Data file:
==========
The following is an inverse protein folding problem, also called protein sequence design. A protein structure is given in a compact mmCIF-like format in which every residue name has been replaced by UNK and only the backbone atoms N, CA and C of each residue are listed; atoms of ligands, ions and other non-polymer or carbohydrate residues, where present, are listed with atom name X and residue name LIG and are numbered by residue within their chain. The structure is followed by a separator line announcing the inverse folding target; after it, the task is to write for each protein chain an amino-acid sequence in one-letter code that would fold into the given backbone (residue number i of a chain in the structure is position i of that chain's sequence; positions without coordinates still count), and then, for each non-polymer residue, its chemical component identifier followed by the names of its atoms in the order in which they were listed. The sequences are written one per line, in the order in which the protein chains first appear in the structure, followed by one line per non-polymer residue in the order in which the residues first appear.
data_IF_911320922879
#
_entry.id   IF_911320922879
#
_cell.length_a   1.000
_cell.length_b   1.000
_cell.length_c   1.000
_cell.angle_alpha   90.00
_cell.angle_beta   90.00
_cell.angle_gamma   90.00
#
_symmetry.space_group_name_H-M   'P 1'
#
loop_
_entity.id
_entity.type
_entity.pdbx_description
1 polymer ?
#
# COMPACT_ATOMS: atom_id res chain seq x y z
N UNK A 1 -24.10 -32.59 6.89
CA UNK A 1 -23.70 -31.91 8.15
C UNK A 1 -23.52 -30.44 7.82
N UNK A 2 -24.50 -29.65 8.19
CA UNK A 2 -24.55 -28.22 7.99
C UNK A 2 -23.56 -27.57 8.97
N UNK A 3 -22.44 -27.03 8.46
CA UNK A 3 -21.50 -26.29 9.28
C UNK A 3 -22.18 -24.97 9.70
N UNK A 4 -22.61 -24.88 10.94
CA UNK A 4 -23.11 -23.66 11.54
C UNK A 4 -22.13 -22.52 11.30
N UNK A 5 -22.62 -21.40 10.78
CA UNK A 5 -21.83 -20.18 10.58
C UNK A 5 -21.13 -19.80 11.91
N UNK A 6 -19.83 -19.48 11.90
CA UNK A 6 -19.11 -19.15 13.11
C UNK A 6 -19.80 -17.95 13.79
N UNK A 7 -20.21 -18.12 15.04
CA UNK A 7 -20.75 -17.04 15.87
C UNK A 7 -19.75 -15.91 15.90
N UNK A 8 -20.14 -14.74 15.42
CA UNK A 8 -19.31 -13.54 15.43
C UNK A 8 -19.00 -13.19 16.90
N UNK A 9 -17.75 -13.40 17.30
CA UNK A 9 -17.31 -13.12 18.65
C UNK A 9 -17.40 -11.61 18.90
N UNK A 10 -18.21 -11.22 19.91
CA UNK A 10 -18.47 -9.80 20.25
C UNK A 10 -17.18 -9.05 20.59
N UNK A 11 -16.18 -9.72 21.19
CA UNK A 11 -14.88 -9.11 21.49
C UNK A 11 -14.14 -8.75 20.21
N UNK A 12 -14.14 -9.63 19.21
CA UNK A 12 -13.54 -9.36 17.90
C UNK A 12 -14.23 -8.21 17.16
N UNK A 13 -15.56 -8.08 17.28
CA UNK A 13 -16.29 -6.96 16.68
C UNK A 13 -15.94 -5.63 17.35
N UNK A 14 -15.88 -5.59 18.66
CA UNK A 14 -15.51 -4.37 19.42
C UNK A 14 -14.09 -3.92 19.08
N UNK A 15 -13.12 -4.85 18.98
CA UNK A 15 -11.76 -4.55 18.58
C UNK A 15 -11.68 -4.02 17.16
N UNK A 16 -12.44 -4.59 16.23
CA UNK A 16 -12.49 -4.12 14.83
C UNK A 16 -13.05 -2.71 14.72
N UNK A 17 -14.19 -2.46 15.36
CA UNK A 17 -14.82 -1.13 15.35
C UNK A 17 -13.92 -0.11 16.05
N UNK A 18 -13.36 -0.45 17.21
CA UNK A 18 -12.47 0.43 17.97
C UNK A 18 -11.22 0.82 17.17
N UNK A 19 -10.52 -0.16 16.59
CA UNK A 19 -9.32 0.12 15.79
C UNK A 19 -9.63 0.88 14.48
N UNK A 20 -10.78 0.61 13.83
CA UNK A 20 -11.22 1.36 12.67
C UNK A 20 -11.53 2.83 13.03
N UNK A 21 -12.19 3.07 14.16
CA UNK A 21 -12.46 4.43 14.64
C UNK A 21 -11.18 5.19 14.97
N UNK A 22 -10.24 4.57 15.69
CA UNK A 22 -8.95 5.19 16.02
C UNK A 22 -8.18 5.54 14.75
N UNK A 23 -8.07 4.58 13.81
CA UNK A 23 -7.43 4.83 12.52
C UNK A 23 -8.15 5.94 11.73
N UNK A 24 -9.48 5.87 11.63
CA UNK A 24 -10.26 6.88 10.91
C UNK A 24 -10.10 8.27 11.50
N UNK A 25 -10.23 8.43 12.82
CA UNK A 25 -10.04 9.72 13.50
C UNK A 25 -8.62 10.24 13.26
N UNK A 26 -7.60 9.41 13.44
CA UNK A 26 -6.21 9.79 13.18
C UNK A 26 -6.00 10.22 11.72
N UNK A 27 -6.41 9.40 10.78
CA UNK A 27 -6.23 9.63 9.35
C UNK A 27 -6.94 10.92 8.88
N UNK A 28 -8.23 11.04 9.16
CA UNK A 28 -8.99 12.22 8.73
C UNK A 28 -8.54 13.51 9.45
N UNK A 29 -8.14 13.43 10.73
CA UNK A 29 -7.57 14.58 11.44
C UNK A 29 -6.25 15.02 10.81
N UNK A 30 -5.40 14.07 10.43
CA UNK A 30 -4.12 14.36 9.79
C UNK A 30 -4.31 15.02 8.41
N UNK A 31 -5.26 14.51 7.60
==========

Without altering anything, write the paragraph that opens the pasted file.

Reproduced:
The following is an inverse protein folding problem, also called protein sequence design. A protein structure is given in a compact mmCIF-like format in which every residue name has been replaced by UNK and only the backbone atoms N, CA and C of each residue are listed; atoms of ligands, ions and other non-polymer or carbohydrate residues, where present, are listed with atom name X and residue name LIG and are numbered by residue within their chain. The structure is followed by a separator line announcing the inverse folding target; after it, the task is to write for each protein chain an amino-acid sequence in one-letter code that would fold into the given backbone (residue number i of a chain in the structure is position i of that chain's sequence; positions without coordinates still count), and then, for each non-polymer residue, its chemical component identifier followed by the names of its atoms in the order in which they were listed. The sequences are written one per line, in the order in which the protein chains first appear in the structure, followed by one line per non-polymer residue in the order in which the residues first appear.